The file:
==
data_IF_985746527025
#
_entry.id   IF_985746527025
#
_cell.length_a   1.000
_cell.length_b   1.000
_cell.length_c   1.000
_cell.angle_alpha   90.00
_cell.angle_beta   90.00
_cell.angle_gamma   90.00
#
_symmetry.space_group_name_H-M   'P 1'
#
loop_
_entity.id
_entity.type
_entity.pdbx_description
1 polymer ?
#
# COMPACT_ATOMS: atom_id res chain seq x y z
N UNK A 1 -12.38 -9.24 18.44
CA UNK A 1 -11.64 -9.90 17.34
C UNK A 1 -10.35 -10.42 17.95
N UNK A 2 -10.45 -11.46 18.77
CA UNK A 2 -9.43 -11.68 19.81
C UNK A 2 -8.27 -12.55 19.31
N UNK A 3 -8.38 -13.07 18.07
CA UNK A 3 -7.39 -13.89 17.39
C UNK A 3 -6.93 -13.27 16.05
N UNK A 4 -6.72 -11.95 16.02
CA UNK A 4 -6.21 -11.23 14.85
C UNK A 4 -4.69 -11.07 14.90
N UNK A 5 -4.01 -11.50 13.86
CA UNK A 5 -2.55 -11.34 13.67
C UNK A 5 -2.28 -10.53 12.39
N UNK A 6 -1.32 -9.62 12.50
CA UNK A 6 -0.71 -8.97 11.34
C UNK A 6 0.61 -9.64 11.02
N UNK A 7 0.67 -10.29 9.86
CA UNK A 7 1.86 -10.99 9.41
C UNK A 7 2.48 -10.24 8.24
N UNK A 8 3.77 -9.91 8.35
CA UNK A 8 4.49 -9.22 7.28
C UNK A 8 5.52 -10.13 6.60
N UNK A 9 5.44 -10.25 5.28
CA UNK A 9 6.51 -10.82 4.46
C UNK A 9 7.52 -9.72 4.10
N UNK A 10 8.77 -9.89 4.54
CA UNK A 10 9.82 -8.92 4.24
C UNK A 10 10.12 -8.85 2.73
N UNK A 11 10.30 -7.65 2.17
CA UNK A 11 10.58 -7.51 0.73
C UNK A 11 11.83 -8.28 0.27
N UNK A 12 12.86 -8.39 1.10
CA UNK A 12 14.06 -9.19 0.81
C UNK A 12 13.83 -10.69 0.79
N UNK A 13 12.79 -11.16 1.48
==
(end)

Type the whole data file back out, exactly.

data_IF_985746527025
#
_entry.id   IF_985746527025
#
_cell.length_a   1.000
_cell.length_b   1.000
_cell.length_c   1.000
_cell.angle_alpha   90.00
_cell.angle_beta   90.00
_cell.angle_gamma   90.00
#
_symmetry.space_group_name_H-M   'P 1'
#
loop_
_entity.id
_entity.type
_entity.pdbx_description
1 polymer ?
#
# COMPACT_ATOMS: atom_id res chain seq x y z
N UNK A 1 -12.38 -9.24 18.44
CA UNK A 1 -11.64 -9.90 17.34
C UNK A 1 -10.35 -10.42 17.95
N UNK A 2 -10.45 -11.46 18.77
CA UNK A 2 -9.43 -11.68 19.81
C UNK A 2 -8.27 -12.55 19.31
N UNK A 3 -8.38 -13.07 18.07
CA UNK A 3 -7.39 -13.89 17.39
C UNK A 3 -6.93 -13.27 16.05
N UNK A 4 -6.72 -11.95 16.02
CA UNK A 4 -6.21 -11.23 14.85
C UNK A 4 -4.69 -11.07 14.90
N UNK A 5 -4.01 -11.50 13.86
CA UNK A 5 -2.55 -11.34 13.67
C UNK A 5 -2.28 -10.53 12.39
N UNK A 6 -1.32 -9.62 12.50
CA UNK A 6 -0.71 -8.97 11.34
C UNK A 6 0.61 -9.64 11.02
N UNK A 7 0.67 -10.29 9.86
CA UNK A 7 1.86 -10.99 9.41
C UNK A 7 2.48 -10.24 8.24
N UNK A 8 3.77 -9.91 8.35
CA UNK A 8 4.49 -9.22 7.28
C UNK A 8 5.52 -10.13 6.60
N UNK A 9 5.44 -10.25 5.28
CA UNK A 9 6.51 -10.82 4.46
C UNK A 9 7.52 -9.72 4.10
N UNK A 10 8.77 -9.89 4.54
CA UNK A 10 9.82 -8.92 4.24
C UNK A 10 10.12 -8.85 2.73
N UNK A 11 10.30 -7.65 2.17
CA UNK A 11 10.58 -7.51 0.73
C UNK A 11 11.83 -8.28 0.27
N UNK A 12 12.86 -8.39 1.10
CA UNK A 12 14.06 -9.19 0.81
C UNK A 12 13.83 -10.69 0.79
N UNK A 13 12.79 -11.16 1.48